CFMOTO is on a roll. The NK series is dominating the entry-level, and 400s are leaving dealerships faster than the bike itself. In fact, supply dwindles because of how many riders are opting for it. So how does Motostrada deal with suffering from success? It brings its biggest and most attractive model to date, the CFMOTO 700 CL-X Heritage.
Is it a naked? Is it a cafe racer? Is it a scrambler? Well, it’s pretty much everything and anything that you need it to be. Here’s our review.
- Outstanding value for money
- Great engine performance
- Impressive tech features
- Attractive design
- Uncomfortable seat
- Handlebars tend to vibrate
- Side stand has no locking detents
If you were glancing at it, you would think that it was a mix between the Ducati Scrambler Icon, and the Honda CB650R. Is it a Scrambler? Is it a CB? It’s a bit of both and it’s absolutely gorgeous. The headlight is especially eye-catching. It has an ‘X’ shaped DRL and reflector LED front light that catches the eye. Subsequently, the ‘X’ theme carries over to the gorgeous taillight that requires no tail tidy and is easily one of the most attractive parts of the motorcycle.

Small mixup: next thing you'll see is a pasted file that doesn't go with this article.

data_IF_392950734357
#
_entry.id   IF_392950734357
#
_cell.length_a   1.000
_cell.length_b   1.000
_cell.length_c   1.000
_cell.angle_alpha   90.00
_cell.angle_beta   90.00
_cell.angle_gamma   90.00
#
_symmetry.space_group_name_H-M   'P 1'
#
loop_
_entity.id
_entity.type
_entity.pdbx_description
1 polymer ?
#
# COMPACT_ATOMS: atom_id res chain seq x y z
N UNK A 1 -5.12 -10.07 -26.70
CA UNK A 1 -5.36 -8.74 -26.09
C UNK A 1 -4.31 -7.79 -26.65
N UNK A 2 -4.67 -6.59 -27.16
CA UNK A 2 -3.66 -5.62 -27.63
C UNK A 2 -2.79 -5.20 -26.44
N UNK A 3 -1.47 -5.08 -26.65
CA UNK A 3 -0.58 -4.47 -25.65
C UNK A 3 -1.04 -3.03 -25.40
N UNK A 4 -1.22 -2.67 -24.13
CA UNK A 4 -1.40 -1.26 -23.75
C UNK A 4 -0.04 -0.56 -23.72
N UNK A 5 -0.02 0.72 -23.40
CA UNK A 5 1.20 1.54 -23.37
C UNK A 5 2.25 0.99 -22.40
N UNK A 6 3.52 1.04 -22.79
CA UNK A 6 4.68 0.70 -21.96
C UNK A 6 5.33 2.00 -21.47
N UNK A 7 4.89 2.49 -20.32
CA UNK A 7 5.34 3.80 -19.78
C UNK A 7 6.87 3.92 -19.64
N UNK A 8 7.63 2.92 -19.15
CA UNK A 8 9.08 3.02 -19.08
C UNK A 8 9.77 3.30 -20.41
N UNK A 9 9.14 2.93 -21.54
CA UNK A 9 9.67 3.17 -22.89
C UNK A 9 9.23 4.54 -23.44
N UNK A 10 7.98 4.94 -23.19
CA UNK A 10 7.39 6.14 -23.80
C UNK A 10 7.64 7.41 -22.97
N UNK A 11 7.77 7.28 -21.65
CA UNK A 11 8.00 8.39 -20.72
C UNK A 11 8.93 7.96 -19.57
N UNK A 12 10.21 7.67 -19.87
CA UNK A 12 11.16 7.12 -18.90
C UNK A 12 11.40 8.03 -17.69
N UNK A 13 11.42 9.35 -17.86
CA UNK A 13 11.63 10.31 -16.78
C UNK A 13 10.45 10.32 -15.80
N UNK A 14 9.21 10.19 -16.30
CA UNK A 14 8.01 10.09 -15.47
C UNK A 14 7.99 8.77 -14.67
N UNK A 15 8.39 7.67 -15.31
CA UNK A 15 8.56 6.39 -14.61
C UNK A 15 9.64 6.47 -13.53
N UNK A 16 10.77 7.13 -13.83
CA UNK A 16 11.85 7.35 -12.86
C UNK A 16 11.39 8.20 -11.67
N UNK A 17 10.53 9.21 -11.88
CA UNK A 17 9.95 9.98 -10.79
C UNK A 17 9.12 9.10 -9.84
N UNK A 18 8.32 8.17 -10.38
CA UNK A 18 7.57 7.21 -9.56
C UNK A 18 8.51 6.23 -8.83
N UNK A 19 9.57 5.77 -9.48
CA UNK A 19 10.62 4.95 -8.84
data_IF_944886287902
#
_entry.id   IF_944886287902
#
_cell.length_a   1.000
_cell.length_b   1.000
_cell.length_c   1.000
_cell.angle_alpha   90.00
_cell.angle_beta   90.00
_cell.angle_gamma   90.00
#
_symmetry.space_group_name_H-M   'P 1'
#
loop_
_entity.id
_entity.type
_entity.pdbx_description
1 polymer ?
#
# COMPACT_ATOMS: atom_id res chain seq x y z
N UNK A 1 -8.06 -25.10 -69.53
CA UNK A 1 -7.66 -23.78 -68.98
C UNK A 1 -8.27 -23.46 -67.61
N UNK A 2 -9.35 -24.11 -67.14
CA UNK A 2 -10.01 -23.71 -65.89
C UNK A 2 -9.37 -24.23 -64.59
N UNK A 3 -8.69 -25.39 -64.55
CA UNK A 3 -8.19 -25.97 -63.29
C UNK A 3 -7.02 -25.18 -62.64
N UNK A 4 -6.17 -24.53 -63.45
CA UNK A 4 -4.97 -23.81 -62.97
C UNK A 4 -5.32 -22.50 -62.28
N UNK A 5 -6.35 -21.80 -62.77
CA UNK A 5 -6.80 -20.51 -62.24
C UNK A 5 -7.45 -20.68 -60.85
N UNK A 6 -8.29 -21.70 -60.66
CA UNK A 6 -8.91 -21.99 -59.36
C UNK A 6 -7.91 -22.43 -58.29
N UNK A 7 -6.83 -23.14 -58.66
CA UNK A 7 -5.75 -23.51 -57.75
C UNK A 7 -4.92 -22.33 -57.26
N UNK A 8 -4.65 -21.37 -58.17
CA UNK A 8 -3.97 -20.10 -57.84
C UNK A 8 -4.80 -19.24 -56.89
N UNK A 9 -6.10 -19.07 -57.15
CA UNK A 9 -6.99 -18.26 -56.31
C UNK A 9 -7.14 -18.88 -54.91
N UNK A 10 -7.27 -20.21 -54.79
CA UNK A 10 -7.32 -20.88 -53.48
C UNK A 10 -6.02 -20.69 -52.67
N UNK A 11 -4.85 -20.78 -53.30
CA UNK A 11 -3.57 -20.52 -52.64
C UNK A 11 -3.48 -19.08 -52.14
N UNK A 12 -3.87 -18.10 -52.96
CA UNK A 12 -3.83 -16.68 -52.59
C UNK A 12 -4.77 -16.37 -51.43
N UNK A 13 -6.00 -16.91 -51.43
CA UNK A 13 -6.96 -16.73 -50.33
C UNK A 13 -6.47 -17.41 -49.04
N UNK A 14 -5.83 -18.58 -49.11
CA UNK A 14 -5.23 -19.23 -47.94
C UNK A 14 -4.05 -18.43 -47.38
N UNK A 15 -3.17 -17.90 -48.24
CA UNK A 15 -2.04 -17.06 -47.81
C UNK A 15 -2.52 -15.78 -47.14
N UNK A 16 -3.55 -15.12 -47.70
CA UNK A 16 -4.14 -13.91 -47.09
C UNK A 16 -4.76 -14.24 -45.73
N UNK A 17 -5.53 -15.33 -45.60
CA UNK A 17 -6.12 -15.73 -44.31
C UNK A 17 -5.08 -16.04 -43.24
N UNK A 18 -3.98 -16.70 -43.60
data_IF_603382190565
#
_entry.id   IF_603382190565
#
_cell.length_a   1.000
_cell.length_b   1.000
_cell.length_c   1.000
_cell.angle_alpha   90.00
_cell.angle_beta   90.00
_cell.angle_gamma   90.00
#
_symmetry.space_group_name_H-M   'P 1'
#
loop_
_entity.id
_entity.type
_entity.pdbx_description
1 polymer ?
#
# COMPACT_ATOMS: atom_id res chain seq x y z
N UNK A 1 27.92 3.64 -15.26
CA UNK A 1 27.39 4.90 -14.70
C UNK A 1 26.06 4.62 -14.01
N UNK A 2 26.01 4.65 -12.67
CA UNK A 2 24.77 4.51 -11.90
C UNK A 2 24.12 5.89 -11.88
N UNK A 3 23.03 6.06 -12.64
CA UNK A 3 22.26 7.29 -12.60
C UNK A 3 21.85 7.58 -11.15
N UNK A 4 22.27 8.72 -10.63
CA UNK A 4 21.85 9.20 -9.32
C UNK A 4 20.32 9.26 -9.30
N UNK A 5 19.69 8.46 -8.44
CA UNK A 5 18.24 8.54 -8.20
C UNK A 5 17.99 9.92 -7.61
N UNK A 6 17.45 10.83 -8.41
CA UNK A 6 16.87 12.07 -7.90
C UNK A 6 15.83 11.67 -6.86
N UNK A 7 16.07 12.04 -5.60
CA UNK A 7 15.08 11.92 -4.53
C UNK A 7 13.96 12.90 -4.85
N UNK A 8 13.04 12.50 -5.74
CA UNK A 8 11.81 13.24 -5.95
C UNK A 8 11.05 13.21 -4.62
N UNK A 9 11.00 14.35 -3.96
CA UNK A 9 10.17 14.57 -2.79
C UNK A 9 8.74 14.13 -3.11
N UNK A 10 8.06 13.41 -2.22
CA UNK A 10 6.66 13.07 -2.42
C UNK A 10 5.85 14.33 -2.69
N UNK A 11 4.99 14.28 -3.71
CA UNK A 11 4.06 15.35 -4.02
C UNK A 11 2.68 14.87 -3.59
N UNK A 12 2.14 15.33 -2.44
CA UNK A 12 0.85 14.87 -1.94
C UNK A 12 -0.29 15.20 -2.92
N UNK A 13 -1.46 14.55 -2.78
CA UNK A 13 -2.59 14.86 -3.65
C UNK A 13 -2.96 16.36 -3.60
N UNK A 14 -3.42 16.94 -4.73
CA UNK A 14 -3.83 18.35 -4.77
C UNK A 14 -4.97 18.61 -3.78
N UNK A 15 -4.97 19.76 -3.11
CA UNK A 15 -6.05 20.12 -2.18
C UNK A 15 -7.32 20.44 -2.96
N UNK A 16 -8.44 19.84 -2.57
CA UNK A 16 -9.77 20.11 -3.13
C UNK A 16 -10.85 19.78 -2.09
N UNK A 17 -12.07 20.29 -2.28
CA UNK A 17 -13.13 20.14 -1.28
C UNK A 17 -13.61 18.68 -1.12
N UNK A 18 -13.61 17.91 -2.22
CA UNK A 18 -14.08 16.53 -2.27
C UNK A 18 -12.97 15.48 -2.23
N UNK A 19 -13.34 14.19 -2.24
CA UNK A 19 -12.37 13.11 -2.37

Quirky design elements, however, include the frame’s integration with the tank. While most backbones will have a tank sitting above the top portion of the frame, CFMOTO designed the tank to sit in the frame flanked by two panels bearing the CL-X badge. Following that, the seat features Alcantara-like material that is grippy and has a rather aggressive curve to it, suggesting that this bike is quite serious in the performance department. The handlebars are also really wide, and the switches are—dare we say— BMW-like in their execution, returning satisfying clicks and actuation on top of a superb finish.